Hello, I am Olmo Miguez-Salas, a Humboldt postdoctoral fellow working in the Senckenberg Institute in Frankfurt (Germany). My research involves ichnological analysis of marine sediments; in other words, I study bioturbational processes. Bioturbation is generally defined as the reworking of soils and sediments by animals or plants. In the deep-sea, bioturbating activities are mainly conducted by benthic fauna and include burrowing, ingestion, and defecation among others. These activities have a profound effect on the deep-sea environment and global geochemical cycles.
Back in February 2022, I applied for a CLASS Early Career Researchers fellowship to conduct a Bioturbation core analysis of PAP abyssal hill and plains during the JC231 (RRS James Cook). The proposed project intended to address bioturbation features (i.e., diversity, type, abundance) at the central PAP and the adjacent abyssal hill. The area was selected because the PAP and the adjacent hill are of special scientific interest as they record complex hydrography with different POC fluxes, which affect the benthic habitat. The proposed methodology was a combination of boxcore and gravity core samples and further X-ray analysis. The boxcore (image left, below) is a steel sampling box that can contain a seafloor sediment block (50 × 50 × 50cm). Once the core box reaches the seafloor it is filled with sediment. The sample is secured by moving the spade-closing lever arm to lower the cutting edge of the spade into the sediment, until the spade completely covers the bottom of the sediment box. The gravity core is a cylindrical steel core (inside diameter of less than 10cm) and gravity carries it to the bottom of the water body. The recovered sediment length can go up to 3m, comprising thousands or even millions of years of deep-sea sediment information (depending on the sedimentation rate of the basin).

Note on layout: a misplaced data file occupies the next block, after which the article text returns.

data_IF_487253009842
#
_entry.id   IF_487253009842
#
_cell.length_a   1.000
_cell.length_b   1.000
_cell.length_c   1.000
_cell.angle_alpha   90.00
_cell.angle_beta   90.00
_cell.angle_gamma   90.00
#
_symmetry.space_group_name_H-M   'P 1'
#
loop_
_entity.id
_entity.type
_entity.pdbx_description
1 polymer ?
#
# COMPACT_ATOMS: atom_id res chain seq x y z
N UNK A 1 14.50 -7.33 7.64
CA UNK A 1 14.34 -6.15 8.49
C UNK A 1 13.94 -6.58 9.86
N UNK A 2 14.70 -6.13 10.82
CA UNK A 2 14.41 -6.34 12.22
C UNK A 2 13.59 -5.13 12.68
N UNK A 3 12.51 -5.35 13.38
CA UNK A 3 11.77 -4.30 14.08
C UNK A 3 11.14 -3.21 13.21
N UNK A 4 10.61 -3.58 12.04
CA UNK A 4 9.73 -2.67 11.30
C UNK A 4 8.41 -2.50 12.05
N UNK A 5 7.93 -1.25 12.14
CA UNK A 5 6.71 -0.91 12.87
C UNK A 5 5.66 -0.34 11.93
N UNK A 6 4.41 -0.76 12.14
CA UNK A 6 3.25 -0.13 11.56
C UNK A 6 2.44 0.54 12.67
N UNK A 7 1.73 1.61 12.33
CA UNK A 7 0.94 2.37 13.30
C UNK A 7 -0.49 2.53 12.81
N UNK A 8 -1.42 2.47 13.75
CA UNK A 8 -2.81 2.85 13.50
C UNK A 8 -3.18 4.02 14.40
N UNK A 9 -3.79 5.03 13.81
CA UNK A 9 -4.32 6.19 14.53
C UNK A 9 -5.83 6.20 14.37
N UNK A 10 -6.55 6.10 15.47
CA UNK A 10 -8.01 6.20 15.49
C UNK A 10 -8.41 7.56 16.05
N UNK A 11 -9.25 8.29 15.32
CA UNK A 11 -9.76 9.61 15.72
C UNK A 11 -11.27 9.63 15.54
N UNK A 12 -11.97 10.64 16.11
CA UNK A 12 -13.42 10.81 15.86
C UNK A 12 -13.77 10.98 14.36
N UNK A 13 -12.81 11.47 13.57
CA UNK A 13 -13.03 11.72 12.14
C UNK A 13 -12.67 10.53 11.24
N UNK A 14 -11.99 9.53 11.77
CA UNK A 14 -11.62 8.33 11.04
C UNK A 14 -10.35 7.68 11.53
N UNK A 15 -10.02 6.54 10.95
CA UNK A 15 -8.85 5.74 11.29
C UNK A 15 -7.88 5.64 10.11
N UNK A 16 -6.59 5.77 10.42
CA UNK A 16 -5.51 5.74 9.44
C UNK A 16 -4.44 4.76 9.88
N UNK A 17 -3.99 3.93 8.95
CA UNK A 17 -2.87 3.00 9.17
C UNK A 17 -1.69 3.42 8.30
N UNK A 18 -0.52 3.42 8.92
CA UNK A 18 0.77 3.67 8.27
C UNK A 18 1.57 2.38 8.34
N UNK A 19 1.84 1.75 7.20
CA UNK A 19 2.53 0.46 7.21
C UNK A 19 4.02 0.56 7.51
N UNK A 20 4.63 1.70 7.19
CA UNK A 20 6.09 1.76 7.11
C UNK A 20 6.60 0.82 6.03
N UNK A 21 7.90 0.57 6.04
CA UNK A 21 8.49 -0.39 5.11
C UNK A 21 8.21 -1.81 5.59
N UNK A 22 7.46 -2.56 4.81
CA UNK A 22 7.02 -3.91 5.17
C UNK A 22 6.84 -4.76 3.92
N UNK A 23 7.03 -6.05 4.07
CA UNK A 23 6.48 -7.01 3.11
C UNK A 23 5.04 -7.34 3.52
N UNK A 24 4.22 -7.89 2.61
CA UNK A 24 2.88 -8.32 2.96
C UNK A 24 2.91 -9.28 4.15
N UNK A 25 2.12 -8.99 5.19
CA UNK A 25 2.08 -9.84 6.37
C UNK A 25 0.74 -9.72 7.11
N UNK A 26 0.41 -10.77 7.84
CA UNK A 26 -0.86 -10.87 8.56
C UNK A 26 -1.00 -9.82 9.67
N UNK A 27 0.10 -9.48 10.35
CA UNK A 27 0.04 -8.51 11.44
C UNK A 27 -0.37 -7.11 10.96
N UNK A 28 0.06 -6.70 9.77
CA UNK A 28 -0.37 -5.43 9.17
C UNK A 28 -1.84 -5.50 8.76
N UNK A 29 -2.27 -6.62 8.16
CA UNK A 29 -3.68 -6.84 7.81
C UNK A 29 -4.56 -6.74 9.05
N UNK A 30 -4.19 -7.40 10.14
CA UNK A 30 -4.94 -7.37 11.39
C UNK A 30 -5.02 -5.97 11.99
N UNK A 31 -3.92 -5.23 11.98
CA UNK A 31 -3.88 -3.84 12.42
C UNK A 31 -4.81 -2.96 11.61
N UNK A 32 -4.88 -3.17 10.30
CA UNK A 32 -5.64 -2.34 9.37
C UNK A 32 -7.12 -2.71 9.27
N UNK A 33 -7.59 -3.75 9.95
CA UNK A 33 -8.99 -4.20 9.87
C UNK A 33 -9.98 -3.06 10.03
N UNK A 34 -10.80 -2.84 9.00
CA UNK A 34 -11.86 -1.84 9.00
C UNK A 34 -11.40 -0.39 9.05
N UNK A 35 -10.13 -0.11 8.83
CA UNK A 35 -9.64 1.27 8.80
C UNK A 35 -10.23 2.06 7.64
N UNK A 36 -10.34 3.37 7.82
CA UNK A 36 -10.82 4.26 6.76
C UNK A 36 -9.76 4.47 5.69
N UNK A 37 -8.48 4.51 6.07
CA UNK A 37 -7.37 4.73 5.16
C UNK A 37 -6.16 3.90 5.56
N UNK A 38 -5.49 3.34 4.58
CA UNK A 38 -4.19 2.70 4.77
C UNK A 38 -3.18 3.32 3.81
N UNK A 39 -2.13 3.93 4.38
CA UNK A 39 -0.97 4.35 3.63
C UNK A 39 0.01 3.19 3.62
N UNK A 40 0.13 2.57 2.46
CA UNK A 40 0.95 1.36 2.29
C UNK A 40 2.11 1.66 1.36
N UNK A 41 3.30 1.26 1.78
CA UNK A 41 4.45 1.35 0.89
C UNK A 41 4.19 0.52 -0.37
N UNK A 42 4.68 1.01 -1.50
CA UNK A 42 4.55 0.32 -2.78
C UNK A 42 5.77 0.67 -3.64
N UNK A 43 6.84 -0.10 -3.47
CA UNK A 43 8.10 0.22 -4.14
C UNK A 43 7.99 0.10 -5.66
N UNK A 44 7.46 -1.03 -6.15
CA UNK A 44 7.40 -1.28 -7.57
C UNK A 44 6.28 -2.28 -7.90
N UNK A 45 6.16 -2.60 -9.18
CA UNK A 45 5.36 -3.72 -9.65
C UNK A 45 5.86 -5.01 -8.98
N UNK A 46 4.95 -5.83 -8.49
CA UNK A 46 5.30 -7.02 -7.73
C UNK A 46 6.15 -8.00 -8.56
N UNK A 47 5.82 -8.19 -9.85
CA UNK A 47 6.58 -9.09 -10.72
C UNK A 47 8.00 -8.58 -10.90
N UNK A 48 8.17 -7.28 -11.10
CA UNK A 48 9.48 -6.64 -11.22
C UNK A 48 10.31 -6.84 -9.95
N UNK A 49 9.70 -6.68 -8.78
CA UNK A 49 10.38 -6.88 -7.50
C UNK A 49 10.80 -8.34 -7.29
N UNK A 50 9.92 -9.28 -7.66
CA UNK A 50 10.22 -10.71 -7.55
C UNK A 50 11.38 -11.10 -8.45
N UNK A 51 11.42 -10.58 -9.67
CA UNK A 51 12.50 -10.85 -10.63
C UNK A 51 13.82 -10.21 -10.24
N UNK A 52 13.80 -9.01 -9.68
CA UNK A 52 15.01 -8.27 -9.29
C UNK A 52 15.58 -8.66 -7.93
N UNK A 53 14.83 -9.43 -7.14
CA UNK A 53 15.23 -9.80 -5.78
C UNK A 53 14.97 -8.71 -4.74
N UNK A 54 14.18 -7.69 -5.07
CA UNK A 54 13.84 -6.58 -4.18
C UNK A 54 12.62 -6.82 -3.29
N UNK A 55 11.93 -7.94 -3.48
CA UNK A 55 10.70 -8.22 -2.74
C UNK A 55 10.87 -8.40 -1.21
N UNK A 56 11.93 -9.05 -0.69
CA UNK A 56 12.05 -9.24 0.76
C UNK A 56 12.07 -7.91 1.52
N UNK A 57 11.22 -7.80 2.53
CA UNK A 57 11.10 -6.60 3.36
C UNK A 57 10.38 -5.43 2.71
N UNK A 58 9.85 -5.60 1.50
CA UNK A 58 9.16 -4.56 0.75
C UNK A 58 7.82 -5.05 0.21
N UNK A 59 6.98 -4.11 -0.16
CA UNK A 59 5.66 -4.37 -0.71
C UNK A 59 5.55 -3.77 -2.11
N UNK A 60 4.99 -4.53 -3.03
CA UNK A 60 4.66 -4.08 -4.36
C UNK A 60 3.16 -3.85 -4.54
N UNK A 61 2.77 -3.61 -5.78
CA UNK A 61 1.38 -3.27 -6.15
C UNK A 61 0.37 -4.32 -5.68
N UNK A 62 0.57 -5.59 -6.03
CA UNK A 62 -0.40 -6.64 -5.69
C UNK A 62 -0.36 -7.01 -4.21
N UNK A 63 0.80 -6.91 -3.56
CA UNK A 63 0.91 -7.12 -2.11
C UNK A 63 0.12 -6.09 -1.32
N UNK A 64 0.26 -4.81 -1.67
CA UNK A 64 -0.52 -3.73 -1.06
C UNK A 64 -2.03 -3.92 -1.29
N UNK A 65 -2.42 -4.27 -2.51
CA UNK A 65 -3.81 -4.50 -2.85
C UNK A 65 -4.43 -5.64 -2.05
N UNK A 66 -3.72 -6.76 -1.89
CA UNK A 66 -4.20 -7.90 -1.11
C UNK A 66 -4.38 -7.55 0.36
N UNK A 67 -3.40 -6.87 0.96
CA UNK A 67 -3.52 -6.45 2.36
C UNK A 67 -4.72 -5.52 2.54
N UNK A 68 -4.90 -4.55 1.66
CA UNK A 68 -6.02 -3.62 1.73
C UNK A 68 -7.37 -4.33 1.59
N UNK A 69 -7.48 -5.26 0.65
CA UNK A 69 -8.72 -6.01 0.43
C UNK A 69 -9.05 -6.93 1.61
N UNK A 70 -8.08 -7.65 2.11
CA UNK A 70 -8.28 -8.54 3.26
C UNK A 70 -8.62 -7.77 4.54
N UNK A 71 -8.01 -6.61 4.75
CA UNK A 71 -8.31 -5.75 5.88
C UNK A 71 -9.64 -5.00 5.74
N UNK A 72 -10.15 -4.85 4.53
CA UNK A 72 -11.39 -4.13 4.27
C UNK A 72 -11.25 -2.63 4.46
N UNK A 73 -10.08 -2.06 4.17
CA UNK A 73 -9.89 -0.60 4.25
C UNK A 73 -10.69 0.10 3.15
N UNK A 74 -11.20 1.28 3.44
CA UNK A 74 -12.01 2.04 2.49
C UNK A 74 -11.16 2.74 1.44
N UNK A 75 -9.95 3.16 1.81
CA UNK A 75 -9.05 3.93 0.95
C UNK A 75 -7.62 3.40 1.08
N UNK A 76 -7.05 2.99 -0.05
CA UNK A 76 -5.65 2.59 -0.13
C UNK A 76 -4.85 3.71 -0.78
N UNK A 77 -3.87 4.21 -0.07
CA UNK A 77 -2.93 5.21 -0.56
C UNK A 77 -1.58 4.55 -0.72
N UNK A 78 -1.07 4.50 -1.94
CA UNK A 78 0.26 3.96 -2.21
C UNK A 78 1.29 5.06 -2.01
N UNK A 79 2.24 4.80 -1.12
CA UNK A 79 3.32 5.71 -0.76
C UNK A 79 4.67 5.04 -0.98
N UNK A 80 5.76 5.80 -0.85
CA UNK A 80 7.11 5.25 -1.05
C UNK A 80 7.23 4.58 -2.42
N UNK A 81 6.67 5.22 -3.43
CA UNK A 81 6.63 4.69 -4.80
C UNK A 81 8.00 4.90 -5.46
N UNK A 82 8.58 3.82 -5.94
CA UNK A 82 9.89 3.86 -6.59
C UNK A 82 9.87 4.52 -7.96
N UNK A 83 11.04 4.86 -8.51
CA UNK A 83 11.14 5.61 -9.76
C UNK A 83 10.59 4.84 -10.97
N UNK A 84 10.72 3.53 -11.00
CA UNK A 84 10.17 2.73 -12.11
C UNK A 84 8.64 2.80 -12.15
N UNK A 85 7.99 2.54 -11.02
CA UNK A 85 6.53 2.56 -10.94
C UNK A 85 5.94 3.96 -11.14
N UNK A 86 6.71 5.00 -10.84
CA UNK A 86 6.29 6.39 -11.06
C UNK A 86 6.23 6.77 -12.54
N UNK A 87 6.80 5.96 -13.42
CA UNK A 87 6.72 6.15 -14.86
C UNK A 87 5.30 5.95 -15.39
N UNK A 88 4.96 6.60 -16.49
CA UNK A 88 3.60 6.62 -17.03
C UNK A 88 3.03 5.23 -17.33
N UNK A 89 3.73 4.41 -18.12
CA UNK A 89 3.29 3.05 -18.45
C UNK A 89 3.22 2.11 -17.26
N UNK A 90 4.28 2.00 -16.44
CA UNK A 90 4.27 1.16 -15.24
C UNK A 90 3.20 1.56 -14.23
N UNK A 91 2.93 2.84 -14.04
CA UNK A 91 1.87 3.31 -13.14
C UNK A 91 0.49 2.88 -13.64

After the positive evaluation of my project by CLASS committee, last month I travelled to NOC (Southampton, UK) to join the expedition. During JC231, NMFD-supplied USNEL-type box core (50 × 50 × 50cm) was used in the PAP central and hill areas. Then, each box core was subsampled with 25 plastic core liners. The 25 core liners were emplaced in a closely spaced 5 × 5 grid (see image below), maintaining a specific orientation between all of them (yellow T was drawn on the core liners to keep the original orientation). Yellow caps were used for the top of the core liners and red ones for the bottom. Finally, core liners were stored in the core racks in the controlled temperature laboratory (c. 6°C). The gravity corer consisted of a head weight connected to a 3m steel barrel (see image below). A plastic core liner, as used for the box core subsampling, was inserted into the barrel and the free end fitted with a core catcher (“fingers”) and secured into the barrel with a core cutter. All four deployments were successful. On deck the core cutter was removed, the core liner pulled out and cut into 1m sections. Three of the gravity cores were cut into 3 × 1m sections. One of them had less than 2m sediment thickness, thus, only two sections were retained. Yellow caps were used for the top of the core liners and red ones for the bottom. Finally, sections were stored in the core racks in the controlled temperature lab.
A week ago, we arrived back to NOC and I transferred the cores to BOSCORF for further X-ray analysis. I’m now processing the first X-ray core data to address bioturbational features which will help to understand implications of the bioturbating fauna in the deep-sea environment. This expedition was a great experience in many ways as I had the opportunity to collaborate with worldwide renowned deep-sea benthic specialist. Also, I learned new marine research techniques that are far away from my area of expertise. I can’t wait to get all the X-ray data in my hands so I can start analyzing it and writing the future paper!!